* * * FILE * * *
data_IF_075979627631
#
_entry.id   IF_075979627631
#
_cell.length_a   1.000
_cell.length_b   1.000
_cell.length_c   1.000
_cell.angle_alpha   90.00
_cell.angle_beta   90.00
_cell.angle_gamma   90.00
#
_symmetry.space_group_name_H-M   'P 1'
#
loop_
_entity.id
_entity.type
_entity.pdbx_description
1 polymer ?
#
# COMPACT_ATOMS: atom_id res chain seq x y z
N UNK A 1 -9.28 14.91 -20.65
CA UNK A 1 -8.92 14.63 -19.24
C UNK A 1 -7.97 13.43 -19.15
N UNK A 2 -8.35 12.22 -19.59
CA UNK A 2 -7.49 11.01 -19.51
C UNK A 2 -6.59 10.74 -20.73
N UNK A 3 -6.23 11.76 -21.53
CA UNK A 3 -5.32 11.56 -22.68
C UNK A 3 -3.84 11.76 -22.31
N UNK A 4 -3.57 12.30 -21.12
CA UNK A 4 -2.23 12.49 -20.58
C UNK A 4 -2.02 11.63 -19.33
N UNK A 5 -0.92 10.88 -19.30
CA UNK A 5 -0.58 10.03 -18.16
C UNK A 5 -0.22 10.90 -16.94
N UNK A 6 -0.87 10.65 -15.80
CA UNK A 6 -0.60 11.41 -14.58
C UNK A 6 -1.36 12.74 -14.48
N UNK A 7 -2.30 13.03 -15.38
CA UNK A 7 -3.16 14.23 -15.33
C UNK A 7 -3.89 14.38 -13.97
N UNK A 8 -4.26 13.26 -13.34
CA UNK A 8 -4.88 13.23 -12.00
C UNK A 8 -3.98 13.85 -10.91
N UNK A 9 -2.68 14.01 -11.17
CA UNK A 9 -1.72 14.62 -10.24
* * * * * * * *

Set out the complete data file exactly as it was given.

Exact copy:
data_IF_075979627631
#
_entry.id   IF_075979627631
#
_cell.length_a   1.000
_cell.length_b   1.000
_cell.length_c   1.000
_cell.angle_alpha   90.00
_cell.angle_beta   90.00
_cell.angle_gamma   90.00
#
_symmetry.space_group_name_H-M   'P 1'
#
loop_
_entity.id
_entity.type
_entity.pdbx_description
1 polymer ?
#
# COMPACT_ATOMS: atom_id res chain seq x y z
N UNK A 1 -9.28 14.91 -20.65
CA UNK A 1 -8.92 14.63 -19.24
C UNK A 1 -7.97 13.43 -19.15
N UNK A 2 -8.35 12.22 -19.59
CA UNK A 2 -7.49 11.01 -19.51
C UNK A 2 -6.59 10.74 -20.73
N UNK A 3 -6.23 11.76 -21.53
CA UNK A 3 -5.32 11.56 -22.68
C UNK A 3 -3.84 11.76 -22.31
N UNK A 4 -3.57 12.30 -21.12
CA UNK A 4 -2.23 12.49 -20.58
C UNK A 4 -2.02 11.63 -19.33
N UNK A 5 -0.92 10.88 -19.30
CA UNK A 5 -0.58 10.03 -18.16
C UNK A 5 -0.22 10.90 -16.94
N UNK A 6 -0.87 10.65 -15.80
CA UNK A 6 -0.60 11.41 -14.58
C UNK A 6 -1.36 12.74 -14.48
N UNK A 7 -2.30 13.03 -15.38
CA UNK A 7 -3.16 14.23 -15.33
C UNK A 7 -3.89 14.38 -13.97
N UNK A 8 -4.26 13.26 -13.34
CA UNK A 8 -4.88 13.23 -12.00
C UNK A 8 -3.98 13.85 -10.91
N UNK A 9 -2.68 14.01 -11.17
CA UNK A 9 -1.72 14.62 -10.24